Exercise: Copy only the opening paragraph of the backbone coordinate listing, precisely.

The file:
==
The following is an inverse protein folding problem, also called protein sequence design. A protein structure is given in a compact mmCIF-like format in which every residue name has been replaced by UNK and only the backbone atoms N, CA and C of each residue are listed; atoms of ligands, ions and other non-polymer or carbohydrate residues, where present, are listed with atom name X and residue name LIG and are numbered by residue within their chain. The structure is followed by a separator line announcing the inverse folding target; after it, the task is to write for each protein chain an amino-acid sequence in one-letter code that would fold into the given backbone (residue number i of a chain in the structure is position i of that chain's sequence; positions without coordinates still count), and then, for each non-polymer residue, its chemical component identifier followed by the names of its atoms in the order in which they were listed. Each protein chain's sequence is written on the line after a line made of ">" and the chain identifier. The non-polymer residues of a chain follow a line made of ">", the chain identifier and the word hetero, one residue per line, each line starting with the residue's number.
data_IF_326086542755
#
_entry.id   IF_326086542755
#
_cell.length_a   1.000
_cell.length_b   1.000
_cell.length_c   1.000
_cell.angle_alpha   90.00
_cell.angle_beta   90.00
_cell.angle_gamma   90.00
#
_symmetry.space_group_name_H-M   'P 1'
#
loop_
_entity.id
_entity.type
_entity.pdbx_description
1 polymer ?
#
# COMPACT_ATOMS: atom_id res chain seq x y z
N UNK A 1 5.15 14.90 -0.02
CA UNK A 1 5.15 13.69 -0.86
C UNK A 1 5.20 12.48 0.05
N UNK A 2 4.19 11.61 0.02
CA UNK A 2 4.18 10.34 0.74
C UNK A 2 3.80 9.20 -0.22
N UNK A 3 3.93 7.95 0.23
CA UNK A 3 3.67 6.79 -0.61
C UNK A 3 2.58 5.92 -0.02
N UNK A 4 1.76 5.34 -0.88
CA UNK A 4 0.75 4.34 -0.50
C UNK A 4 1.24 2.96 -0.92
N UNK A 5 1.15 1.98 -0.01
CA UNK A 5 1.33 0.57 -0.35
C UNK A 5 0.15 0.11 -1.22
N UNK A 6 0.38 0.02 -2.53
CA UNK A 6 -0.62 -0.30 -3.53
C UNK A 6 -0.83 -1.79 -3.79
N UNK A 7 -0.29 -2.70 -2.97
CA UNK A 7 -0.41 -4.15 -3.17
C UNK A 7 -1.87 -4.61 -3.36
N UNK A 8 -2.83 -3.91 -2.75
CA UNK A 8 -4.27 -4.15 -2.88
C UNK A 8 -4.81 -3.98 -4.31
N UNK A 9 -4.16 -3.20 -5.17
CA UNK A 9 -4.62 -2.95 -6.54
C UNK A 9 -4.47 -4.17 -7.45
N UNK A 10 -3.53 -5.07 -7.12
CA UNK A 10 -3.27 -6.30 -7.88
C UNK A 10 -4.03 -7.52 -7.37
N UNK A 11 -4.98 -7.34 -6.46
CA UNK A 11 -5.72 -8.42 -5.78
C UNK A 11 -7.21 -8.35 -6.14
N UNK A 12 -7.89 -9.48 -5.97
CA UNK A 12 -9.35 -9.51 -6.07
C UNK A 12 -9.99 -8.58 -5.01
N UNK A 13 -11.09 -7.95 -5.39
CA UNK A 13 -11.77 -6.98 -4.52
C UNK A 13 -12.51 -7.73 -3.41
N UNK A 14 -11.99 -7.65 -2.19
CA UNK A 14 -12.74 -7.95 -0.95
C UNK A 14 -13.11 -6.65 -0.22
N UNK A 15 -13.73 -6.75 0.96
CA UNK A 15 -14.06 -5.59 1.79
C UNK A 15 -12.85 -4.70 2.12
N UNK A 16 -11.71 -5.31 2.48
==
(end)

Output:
The following is an inverse protein folding problem, also called protein sequence design. A protein structure is given in a compact mmCIF-like format in which every residue name has been replaced by UNK and only the backbone atoms N, CA and C of each residue are listed; atoms of ligands, ions and other non-polymer or carbohydrate residues, where present, are listed with atom name X and residue name LIG and are numbered by residue within their chain. The structure is followed by a separator line announcing the inverse folding target; after it, the task is to write for each protein chain an amino-acid sequence in one-letter code that would fold into the given backbone (residue number i of a chain in the structure is position i of that chain's sequence; positions without coordinates still count), and then, for each non-polymer residue, its chemical component identifier followed by the names of its atoms in the order in which they were listed. Each protein chain's sequence is written on the line after a line made of ">" and the chain identifier. The non-polymer residues of a chain follow a line made of ">", the chain identifier and the word hetero, one residue per line, each line starting with the residue's number.